Twice appointed to lead Council’s expansive committee focusing on Safety, Education, Health, Housing and Homelessness, Paul has been aggressive in insisting that appropriate affordable housing be part of large-scale rezonings throughout the city, notably casting the only “no” vote when 100-acres of Downtown, known as Arapahoe Square, was rezoned for commercial and residential uses without a single affordable component.
A member of Council’s Housing and Homelessness Working Group, Paul has played an important role in improving conditions in Denver’s network of emergency shelters. He led the effort to see that Denver’s newest men’s shelter on E. 48th Ave. opened with steel beds, rather than mats on the ground.
Recognizing that an important element to combating homelessness is to help those in temporary financial straits to remain in their homes, Paul joined Councilwoman Robin Kniech in creation of a unanimous Council coalition that funded a pilot program providing free legal assistance to those facing eviction proceedings. He played in important role in passage of an ordinance expanding the verifiable sources of income – veteran’s benefits, child support, student loans, etc. – that landlords should acknowledge as valid in a rental application.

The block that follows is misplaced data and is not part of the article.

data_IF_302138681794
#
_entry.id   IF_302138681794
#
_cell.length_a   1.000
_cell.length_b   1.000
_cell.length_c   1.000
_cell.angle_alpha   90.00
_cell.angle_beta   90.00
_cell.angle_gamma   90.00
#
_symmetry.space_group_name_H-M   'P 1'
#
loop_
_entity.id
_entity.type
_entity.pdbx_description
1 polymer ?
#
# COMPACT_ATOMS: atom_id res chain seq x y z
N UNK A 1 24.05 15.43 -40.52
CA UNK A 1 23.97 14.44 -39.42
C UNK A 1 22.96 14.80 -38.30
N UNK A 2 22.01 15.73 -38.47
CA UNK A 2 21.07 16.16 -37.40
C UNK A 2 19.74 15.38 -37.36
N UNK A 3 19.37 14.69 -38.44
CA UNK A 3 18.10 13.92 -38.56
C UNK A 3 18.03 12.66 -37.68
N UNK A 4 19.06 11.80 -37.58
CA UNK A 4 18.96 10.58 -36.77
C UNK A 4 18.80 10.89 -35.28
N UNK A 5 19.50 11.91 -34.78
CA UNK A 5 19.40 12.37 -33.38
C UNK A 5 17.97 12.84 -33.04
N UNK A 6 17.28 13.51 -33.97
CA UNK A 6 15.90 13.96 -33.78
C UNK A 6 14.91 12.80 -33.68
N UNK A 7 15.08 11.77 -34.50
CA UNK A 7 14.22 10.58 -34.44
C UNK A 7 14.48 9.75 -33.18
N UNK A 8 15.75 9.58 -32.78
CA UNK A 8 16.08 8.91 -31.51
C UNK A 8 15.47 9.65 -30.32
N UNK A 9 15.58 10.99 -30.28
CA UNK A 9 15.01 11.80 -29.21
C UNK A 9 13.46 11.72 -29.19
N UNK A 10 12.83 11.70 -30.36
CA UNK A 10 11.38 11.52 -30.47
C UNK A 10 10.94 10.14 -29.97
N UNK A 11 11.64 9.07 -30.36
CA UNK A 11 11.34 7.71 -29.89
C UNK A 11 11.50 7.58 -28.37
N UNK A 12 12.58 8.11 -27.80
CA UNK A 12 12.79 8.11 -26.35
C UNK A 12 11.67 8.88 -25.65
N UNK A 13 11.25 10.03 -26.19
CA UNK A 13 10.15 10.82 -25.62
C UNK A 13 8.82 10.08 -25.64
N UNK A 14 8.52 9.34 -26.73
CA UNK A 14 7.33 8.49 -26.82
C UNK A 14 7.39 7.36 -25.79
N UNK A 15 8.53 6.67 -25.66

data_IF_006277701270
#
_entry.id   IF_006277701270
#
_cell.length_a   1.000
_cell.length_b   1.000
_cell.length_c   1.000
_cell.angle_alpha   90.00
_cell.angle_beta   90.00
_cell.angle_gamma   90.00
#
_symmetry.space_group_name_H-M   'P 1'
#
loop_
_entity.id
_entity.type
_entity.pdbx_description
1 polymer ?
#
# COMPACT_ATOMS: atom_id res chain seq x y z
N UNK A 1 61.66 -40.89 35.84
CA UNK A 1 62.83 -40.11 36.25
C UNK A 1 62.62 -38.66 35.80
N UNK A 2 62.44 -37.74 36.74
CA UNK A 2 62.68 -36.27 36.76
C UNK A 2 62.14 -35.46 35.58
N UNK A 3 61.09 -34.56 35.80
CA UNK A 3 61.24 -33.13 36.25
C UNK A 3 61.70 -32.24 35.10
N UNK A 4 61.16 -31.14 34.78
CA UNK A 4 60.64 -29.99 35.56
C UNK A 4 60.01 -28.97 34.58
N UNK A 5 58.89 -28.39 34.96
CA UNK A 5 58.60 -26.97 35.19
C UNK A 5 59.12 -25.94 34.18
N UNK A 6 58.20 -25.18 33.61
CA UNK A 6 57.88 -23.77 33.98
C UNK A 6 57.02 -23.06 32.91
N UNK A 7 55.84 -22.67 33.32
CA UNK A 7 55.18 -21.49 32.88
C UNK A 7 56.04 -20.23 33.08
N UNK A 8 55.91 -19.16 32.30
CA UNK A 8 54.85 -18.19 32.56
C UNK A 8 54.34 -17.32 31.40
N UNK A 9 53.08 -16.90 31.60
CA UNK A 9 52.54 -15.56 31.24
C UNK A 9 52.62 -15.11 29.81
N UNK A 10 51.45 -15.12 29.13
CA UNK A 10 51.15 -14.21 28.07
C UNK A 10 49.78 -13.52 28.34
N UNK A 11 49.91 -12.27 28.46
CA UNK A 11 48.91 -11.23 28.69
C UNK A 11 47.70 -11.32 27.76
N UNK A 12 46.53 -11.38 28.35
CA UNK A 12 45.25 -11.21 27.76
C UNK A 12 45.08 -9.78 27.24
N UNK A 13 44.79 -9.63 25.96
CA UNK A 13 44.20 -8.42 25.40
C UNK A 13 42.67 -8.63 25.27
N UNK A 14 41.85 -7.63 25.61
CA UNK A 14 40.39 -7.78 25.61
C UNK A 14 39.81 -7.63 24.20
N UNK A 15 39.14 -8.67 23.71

Paul’s office regularly works with area service providers and homeless residents to move them off our streets and trails and into more supportive housing that will better help them get back on their feet.
Inspired by the commitment of neighbors throughout District 6, Paul successfully sponsored a Conservation Overlay District for 176 homes in the Krisana Park section of Virginia Village as well as the application for a Vassar School Bungalows Historic District in the Rosedale/Harvard Gulch neighborhood that will come before Council in the coming weeks. He was pleased to join University Park neighbor’s in celebrating the historic designation of the stunning Ormleigh House, sitting on 9 lots at 2145 S. Adams St.